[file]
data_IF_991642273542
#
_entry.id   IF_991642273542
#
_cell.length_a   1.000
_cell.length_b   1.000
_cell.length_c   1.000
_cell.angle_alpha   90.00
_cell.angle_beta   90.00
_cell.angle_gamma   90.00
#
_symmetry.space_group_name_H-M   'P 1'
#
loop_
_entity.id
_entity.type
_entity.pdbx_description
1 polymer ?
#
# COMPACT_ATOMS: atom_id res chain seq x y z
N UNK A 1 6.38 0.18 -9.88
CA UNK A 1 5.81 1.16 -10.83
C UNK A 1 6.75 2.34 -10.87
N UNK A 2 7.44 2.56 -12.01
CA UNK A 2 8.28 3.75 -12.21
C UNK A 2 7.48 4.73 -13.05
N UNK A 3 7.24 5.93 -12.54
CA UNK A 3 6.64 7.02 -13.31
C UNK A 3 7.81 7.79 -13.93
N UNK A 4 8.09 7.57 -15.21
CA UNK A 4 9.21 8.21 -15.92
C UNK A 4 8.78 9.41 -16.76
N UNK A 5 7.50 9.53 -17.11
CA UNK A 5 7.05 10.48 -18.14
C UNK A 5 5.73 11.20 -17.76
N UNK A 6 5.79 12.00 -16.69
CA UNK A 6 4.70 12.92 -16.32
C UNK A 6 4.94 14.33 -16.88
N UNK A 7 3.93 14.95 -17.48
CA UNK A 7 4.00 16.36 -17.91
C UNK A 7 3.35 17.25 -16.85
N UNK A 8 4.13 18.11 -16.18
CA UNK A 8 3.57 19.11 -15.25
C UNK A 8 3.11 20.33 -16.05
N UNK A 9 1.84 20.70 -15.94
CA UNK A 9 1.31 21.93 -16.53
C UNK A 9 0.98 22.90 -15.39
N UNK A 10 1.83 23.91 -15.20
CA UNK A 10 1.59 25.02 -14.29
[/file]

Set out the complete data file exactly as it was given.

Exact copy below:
data_IF_991642273542
#
_entry.id   IF_991642273542
#
_cell.length_a   1.000
_cell.length_b   1.000
_cell.length_c   1.000
_cell.angle_alpha   90.00
_cell.angle_beta   90.00
_cell.angle_gamma   90.00
#
_symmetry.space_group_name_H-M   'P 1'
#
loop_
_entity.id
_entity.type
_entity.pdbx_description
1 polymer ?
#
# COMPACT_ATOMS: atom_id res chain seq x y z
N UNK A 1 6.38 0.18 -9.88
CA UNK A 1 5.81 1.16 -10.83
C UNK A 1 6.75 2.34 -10.87
N UNK A 2 7.44 2.56 -12.01
CA UNK A 2 8.28 3.75 -12.21
C UNK A 2 7.48 4.73 -13.05
N UNK A 3 7.24 5.93 -12.54
CA UNK A 3 6.64 7.02 -13.31
C UNK A 3 7.81 7.79 -13.93
N UNK A 4 8.09 7.57 -15.21
CA UNK A 4 9.21 8.21 -15.92
C UNK A 4 8.78 9.41 -16.76
N UNK A 5 7.50 9.53 -17.11
CA UNK A 5 7.05 10.48 -18.14
C UNK A 5 5.73 11.20 -17.76
N UNK A 6 5.79 12.00 -16.69
CA UNK A 6 4.70 12.92 -16.32
C UNK A 6 4.94 14.33 -16.88
N UNK A 7 3.93 14.95 -17.48
CA UNK A 7 4.00 16.36 -17.91
C UNK A 7 3.35 17.25 -16.85
N UNK A 8 4.13 18.11 -16.18
CA UNK A 8 3.57 19.11 -15.25
C UNK A 8 3.11 20.33 -16.05
N UNK A 9 1.84 20.70 -15.94
CA UNK A 9 1.31 21.93 -16.53
C UNK A 9 0.98 22.90 -15.39
N UNK A 10 1.83 23.91 -15.20
CA UNK A 10 1.59 25.02 -14.29